This page gives you an overview of how to optimize shaders.

## General Speed of Built-in Functions

Shader hardware will do multiplication, addition and MAD in one cycle.

Generally, only `exp2`, `log2`, `inversesqrt`, `sin`, `cos` and `rcp` can be assumed to be implemented in hardware, every other function is made up of those parts. These are called "special functions" and they are slower than arithmetic. They are generally assumed to take 4 cycles

### SFU

On Nvidia, special functions are run on a separate lane, so they do not cost anything if mixed in with arithmetic, but they still run at 1/4 rate (1/8 on old fermi cards) so using multiple special functions in a row will still cost the same as on more classical cards.

### Implementation of Built-in Functions

``` a / b == a * rcp(b) ```

```1./a == rcp(a) ```

```sqrt(a) == a * inversesqrt(a) ```

```pow(a, b) == exp2(log2(a) * b) ```

```exp(a) == exp2(a * constant) // constant == log2(M_E) ```

```normalize(a) == a * inversesqrt(dot(a,a)) ```

```mix(a, b, c) == (b-a) * c + a ```

### Vectors and Matrices

Vectors are a collection of multiple scalars, the cost every operation on them is multiplied by the number of components of the vector. This means that `vec3 * vec3` is 3x more expensive than `float * float`, and `vec3 * float` is as expensive as `vec3 * vec3`.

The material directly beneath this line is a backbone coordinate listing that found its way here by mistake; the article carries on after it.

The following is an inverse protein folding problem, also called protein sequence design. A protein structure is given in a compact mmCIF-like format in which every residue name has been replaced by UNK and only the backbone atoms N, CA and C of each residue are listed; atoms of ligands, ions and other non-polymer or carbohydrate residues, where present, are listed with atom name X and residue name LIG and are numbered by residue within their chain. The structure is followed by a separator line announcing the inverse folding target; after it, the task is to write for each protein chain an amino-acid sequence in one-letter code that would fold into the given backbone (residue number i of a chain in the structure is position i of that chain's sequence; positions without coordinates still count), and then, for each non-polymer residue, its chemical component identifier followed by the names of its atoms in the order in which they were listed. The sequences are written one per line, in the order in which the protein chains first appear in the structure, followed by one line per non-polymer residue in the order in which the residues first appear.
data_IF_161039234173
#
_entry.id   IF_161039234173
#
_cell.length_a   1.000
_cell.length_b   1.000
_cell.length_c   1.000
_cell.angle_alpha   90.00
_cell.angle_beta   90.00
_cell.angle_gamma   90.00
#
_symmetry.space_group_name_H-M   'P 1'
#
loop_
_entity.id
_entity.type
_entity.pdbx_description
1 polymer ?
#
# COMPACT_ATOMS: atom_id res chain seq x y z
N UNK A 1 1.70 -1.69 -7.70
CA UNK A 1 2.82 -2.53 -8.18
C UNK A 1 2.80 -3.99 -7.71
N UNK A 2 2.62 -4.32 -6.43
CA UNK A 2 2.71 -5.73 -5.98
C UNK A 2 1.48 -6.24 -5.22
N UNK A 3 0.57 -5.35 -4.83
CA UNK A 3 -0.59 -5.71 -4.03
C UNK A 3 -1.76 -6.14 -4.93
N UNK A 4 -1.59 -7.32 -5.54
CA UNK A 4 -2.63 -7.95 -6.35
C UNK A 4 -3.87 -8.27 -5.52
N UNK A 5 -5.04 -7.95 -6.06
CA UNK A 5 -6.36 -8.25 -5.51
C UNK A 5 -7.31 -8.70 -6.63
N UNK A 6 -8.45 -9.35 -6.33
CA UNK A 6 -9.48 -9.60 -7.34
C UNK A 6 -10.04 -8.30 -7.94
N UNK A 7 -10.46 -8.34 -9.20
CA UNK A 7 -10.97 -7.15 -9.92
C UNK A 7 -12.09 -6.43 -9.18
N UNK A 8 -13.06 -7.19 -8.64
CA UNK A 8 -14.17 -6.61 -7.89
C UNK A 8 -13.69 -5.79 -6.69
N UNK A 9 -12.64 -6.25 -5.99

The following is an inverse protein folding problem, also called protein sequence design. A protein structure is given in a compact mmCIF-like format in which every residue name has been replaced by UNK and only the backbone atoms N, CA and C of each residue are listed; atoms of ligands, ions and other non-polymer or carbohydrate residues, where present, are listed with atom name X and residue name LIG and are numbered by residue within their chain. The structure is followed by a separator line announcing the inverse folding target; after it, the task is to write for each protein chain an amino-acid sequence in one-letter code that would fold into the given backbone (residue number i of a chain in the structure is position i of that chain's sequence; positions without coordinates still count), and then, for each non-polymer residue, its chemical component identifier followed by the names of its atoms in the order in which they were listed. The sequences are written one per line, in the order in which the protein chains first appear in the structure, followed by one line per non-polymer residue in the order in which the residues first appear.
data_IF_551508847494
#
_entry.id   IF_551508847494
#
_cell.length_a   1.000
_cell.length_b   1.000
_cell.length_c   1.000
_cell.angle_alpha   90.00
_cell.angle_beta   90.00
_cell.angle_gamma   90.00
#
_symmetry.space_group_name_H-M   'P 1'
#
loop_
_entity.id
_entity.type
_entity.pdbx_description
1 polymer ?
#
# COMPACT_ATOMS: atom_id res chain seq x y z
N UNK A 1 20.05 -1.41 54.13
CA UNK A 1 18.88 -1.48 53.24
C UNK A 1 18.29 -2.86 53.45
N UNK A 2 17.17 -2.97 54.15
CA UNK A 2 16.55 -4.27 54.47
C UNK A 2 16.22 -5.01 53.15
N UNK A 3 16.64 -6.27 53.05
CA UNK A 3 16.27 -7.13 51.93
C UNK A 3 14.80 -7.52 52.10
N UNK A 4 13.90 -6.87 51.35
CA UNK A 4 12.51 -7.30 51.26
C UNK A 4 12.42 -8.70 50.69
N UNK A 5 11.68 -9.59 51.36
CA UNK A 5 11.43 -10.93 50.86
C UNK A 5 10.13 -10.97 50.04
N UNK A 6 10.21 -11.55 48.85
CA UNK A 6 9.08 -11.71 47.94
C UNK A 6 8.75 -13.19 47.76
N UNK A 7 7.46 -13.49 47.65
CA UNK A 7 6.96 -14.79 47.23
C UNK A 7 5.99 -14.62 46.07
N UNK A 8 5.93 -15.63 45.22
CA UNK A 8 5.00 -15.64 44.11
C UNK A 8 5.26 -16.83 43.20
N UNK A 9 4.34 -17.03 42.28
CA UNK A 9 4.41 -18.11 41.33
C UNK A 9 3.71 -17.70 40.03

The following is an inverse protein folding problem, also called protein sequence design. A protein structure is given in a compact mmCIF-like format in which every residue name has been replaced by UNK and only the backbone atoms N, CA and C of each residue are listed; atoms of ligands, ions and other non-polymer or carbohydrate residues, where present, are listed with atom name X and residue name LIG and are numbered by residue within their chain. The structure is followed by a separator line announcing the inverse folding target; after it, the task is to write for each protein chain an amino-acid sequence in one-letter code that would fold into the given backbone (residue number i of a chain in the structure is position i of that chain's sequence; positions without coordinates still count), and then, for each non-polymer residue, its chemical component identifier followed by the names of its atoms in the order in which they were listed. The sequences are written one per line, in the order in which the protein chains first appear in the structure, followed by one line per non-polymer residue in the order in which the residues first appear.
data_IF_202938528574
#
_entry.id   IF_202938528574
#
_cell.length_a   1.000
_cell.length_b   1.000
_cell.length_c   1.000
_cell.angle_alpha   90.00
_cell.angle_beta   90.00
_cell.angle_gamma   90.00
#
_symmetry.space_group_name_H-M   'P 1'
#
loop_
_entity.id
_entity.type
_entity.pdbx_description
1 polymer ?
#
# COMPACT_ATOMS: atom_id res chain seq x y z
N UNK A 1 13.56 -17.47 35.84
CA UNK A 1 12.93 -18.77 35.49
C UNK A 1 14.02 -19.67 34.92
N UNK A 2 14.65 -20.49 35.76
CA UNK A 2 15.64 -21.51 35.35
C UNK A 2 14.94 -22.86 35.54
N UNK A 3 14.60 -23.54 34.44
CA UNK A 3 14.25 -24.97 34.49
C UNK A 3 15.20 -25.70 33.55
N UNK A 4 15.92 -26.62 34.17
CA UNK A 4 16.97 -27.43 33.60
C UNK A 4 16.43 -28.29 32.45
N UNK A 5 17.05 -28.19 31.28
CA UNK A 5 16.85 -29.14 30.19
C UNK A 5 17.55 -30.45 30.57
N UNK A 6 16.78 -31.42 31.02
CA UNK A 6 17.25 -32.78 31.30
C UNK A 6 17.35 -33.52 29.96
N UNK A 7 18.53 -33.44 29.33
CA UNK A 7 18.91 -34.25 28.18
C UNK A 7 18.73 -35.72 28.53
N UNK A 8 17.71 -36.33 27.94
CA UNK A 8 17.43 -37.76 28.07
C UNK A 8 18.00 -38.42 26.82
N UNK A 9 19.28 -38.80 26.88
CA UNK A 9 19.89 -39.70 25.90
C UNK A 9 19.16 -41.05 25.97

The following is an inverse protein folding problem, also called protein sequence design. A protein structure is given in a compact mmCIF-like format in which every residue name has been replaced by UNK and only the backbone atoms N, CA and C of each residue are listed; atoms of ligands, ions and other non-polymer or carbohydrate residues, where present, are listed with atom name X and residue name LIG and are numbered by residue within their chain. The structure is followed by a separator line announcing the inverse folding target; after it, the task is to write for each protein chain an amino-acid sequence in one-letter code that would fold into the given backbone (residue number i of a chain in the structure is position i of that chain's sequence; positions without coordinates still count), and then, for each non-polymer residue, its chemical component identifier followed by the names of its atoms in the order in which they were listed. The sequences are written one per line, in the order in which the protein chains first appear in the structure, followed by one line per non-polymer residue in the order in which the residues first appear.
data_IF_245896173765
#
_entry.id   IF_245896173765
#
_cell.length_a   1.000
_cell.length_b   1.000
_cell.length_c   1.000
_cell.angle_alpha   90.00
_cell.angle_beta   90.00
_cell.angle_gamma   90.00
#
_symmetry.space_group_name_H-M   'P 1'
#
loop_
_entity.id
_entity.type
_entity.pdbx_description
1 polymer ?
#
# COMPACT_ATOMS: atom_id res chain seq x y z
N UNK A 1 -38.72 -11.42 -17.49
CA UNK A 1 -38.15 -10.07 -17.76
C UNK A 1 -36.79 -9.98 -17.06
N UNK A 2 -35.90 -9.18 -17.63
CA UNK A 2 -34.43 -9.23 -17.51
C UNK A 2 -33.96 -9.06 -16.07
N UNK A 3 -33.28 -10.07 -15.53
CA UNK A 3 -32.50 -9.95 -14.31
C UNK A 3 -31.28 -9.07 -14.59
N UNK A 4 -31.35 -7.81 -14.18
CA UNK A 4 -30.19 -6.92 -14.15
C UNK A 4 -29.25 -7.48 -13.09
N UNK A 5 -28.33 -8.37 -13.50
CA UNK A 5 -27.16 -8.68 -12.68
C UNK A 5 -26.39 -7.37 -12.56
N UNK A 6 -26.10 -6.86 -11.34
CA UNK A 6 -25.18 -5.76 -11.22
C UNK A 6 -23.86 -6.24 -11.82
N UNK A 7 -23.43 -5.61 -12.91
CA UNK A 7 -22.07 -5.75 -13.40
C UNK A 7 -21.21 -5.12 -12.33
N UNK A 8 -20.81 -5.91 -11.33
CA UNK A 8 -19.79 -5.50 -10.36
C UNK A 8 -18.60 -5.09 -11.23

Matrix multiplications are not the same as simple vector / scalar multiplications, they are way more expensive:

• `vec2 * mat2` is 4 cycles
• `vec3 * mat3` is 9 cycles
• `vec4 * mat4` is 16 cycles
• `mat2 * mat2` is 8 cycles
• `mat3 * mat3` is 27 cycles
• `mat4 * mat4` is 64 cycles!

## Identities

``` exp(a+b) == exp(a) * exp(b) ```

```pow(pow(a,b),c) == pow(a, b*c) ```

```a / pow(b, c) == a * pow(b,-c) ```

```log(a) + log(b) == log(a*b) ```

```log(a/b) == log(a) - log(b) ```

```log(pow(a,b)) == b * log(a) ```

```log(sqrt(a)) = log(a) * 0.5 ```

```cross(a, cross(b, c)) = b * dot(a,c) - c * dot(a,b) ```